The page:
A.A. BOOS & SONS, INC. (Oregon)
The ProMedica Museum of Natural History at the Toledo Zoo (Cincinnati)

Project Description:
The Museum of Science at The Toledo Zoo was a Works Progress Administration project, built in 1933 with local materials recycled into an indoor theater and exhibit showplace. A treasure of hand-carved workmanship in both stone and fitted timbers, the Museum’s load-bearing masonry walls measure up to 18-inches thick and support a Spanish tile roof.

The Museum hosted a wide variety of exhibits through the 1980s, then transitioned into offices and research space. In 2015, the Zoo created a master plan which included bringing the structure into code compliance and back to life as a vibrant, exciting architectural treasure.

Transforming the WPA-era museum into an entirely new visitor experience created major challenges for A.A. Boos & Sons, general and interior trades contractors for the project. To carry the loads of today’s visitors, displays, water features and exhibits, the firm had extensive shoring engineered to brace the structure, added 1,245 pieces of structural steel, poured 650 cubic yards of structural concrete and 85 cubic yards of exhibit Gunite.

Since original columns do not align from one floor to the next, this shoring was also critical in the creation of 15 significant openings made in load-bearing brick walls as well as the re-alignment of the first floor. Over eighty-percent of the basement was removed and A.A. Boos excavated 1,200 cubic yards of dirt through standard (3′ x 7′) doors while removing and lowering the theater’s sloped floor to meet code and accessibility requirements.

Over 300 field work orders were completed with well over one hundred additional tasks done the week the Museum opened to the public. A.A. Boos self-performed 45,000 man-hours of work with no lost-time injuries while protecting the architectural integrity of the Museum, finishing without a single crack in the brick structure, ornate stone detailing or treasured woodwork.


Palace Theatre Alterations (Columbus)

Project Description:
The first major renovation of the Palace Theatre auditorium in 34 years restored the 92-year-old theatre to the look and feel of its original splendor when it opened in 1926 as a vaudeville house. The Palace closed for this renovation on May 11 and had to be ready to reopen less than six months later for a sold-out performance on November 2.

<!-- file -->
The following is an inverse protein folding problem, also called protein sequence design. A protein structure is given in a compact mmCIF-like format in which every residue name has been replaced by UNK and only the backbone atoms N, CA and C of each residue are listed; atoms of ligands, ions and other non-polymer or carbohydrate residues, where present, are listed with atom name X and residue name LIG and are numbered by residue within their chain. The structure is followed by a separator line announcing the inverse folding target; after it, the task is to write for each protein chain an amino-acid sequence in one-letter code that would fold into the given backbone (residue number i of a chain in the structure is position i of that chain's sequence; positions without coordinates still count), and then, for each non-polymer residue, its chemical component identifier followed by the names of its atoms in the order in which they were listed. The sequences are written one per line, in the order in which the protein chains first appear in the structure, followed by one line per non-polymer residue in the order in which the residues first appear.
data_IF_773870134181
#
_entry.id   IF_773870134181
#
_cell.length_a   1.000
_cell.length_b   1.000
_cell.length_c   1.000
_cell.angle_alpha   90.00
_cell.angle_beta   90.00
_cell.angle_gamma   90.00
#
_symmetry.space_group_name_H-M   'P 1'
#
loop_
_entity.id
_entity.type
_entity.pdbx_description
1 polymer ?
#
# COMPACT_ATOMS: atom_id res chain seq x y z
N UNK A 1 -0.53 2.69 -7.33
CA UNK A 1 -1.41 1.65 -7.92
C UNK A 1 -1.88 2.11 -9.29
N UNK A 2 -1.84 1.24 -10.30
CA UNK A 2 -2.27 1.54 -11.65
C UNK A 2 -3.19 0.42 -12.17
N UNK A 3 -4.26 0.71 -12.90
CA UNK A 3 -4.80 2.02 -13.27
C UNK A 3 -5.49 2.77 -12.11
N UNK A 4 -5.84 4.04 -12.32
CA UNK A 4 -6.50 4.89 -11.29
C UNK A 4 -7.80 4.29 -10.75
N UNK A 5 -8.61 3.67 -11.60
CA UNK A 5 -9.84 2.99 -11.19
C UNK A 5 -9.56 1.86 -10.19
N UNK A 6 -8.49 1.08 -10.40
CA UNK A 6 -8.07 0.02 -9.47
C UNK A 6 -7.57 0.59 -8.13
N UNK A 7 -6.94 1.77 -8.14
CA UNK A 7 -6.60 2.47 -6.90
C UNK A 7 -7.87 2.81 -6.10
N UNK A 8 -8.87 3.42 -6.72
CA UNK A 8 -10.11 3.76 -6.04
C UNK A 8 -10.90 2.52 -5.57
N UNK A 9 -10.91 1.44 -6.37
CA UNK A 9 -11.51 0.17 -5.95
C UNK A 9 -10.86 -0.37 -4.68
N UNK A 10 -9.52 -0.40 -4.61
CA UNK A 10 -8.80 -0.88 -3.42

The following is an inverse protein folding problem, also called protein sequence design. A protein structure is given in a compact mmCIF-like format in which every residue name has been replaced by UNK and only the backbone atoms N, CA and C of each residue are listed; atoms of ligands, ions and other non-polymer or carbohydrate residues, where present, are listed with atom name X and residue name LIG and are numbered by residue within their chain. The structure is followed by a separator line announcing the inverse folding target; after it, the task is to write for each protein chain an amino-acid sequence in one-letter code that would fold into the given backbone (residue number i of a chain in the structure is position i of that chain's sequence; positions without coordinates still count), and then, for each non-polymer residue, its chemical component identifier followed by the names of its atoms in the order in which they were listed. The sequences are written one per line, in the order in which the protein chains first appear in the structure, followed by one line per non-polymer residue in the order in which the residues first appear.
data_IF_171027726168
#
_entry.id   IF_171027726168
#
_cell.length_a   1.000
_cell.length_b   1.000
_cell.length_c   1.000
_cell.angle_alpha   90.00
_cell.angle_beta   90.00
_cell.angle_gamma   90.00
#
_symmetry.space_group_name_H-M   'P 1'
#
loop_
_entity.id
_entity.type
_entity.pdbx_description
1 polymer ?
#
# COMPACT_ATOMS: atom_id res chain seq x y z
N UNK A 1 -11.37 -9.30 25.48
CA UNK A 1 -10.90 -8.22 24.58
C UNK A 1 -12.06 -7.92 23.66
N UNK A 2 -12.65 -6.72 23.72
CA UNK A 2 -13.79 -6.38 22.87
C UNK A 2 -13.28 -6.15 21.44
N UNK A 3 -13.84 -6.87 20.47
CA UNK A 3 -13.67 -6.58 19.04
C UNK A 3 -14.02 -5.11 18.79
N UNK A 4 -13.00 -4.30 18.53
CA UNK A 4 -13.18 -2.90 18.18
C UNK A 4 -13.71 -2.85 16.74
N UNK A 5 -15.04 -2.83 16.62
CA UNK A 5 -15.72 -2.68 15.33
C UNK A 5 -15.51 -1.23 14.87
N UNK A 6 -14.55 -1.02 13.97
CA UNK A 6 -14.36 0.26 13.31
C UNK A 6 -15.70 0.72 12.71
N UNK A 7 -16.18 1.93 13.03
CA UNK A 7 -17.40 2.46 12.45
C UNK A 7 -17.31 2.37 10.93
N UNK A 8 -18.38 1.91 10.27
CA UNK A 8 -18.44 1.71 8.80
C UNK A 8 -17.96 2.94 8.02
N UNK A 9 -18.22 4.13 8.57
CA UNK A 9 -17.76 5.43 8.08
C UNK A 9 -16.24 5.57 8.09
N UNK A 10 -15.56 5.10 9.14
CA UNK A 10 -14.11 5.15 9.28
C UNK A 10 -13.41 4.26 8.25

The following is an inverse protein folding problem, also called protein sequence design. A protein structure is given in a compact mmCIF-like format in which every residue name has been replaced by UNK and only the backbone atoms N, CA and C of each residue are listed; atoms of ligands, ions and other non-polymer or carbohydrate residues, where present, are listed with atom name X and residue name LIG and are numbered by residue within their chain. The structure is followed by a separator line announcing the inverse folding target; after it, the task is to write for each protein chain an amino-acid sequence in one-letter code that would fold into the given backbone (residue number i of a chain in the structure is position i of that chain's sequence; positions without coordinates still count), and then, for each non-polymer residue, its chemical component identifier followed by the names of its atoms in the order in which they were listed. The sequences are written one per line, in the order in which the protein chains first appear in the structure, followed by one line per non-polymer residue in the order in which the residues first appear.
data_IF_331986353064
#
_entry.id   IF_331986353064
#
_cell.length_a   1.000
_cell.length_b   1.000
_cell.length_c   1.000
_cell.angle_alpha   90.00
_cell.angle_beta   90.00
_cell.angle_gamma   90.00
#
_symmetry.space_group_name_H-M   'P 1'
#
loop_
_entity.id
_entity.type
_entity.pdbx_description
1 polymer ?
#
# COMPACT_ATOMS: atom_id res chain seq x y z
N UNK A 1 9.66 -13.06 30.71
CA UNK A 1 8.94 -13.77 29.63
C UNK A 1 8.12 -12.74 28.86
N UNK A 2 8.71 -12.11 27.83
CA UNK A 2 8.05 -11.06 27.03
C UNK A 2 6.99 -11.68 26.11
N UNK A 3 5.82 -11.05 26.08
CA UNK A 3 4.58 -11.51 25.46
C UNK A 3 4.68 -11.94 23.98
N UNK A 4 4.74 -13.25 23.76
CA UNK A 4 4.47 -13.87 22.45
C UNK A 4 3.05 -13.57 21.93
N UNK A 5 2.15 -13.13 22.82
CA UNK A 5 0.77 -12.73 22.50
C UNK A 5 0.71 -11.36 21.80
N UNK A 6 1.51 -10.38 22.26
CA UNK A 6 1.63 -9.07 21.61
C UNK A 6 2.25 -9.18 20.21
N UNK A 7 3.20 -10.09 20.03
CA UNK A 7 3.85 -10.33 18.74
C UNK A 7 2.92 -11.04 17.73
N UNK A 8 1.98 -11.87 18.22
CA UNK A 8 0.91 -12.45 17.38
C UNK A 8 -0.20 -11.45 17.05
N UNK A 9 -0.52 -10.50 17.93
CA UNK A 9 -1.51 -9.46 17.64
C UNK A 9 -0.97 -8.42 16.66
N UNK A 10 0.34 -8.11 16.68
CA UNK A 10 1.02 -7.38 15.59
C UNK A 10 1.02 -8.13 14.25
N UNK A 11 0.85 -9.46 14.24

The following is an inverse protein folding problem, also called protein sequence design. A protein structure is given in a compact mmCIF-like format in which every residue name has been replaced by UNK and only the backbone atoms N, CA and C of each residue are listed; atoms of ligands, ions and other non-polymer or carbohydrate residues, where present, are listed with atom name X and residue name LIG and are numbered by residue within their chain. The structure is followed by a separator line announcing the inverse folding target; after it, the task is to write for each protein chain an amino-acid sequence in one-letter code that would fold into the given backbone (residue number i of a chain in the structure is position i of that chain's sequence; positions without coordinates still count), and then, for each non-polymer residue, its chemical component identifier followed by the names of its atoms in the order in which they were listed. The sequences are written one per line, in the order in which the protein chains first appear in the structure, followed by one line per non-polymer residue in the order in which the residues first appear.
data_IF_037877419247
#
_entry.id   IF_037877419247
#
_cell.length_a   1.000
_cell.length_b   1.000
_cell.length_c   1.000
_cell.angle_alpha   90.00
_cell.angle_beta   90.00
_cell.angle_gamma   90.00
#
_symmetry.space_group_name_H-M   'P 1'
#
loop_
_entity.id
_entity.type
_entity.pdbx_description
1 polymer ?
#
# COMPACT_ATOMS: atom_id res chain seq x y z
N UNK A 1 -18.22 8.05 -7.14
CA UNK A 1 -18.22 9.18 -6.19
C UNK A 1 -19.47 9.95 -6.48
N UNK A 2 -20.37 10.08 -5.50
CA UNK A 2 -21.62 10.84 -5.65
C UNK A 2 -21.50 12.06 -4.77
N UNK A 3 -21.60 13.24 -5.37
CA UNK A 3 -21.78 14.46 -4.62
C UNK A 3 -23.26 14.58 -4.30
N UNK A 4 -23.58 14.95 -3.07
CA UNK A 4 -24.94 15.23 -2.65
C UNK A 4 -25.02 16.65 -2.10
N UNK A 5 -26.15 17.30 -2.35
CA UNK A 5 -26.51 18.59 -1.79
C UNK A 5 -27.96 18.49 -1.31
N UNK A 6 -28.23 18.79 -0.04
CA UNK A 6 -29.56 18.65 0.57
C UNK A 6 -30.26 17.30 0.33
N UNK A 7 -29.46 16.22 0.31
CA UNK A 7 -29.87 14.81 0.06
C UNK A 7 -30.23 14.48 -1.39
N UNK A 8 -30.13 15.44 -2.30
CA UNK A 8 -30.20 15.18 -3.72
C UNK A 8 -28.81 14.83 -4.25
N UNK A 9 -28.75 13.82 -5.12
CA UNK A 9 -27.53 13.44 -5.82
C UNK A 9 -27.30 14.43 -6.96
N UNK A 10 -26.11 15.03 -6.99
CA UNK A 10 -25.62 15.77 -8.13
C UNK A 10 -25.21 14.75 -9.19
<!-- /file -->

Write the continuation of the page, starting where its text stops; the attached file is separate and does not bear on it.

Every wall, ceiling and floor surface of the Palace’s auditorium was restored, repaired, resurfaced or repainted during the renovation, all while the entire space was filled with a massive scaffold that supported the plaster and painting crews.

The scope of work included demo, replacement and reconfiguring of all seats on the main level; refurbishing seat frames and installing new hardware on all balcony and loge seats; stripping and refinishing with epoxy the concrete flooring under the new seats; refurbishing the auditorium’s 14 sets of enormous metal emergency exit doors; replacing concrete thresholds and portions of metal door frames for 14 exit doors; floor protection of all the existing carpet in the aisles and stairs and of the newly refinished concrete floors; refurbishing light fixtures and chandeliers; and construction of new concrete pads and protective railing for ADA-compliant seating.

The project was completed on time and under budget. The project passed all inspections by the Ohio Historic Preservation Office, which was necessary to earn the historic tax credits that were an important part of the project funding.


THE LIMBACH CO. (Columbus)
St. Ann's Critical Air Handling Unit Replacement (Westerville)

Project Description:
Mount Carmel St. Ann’s is a 281-bed general medical and surgical hospital located in Westerville, Ohio. Limbach has been St. Ann’s trusted partner for their mechanical and service work for the last 25 years. During their tenure with St. Ann’s, they have trusted in Limbach engineers to help them evaluate, prioritize, and plan the replacements of various air handling units, many of which have been in use since 1984.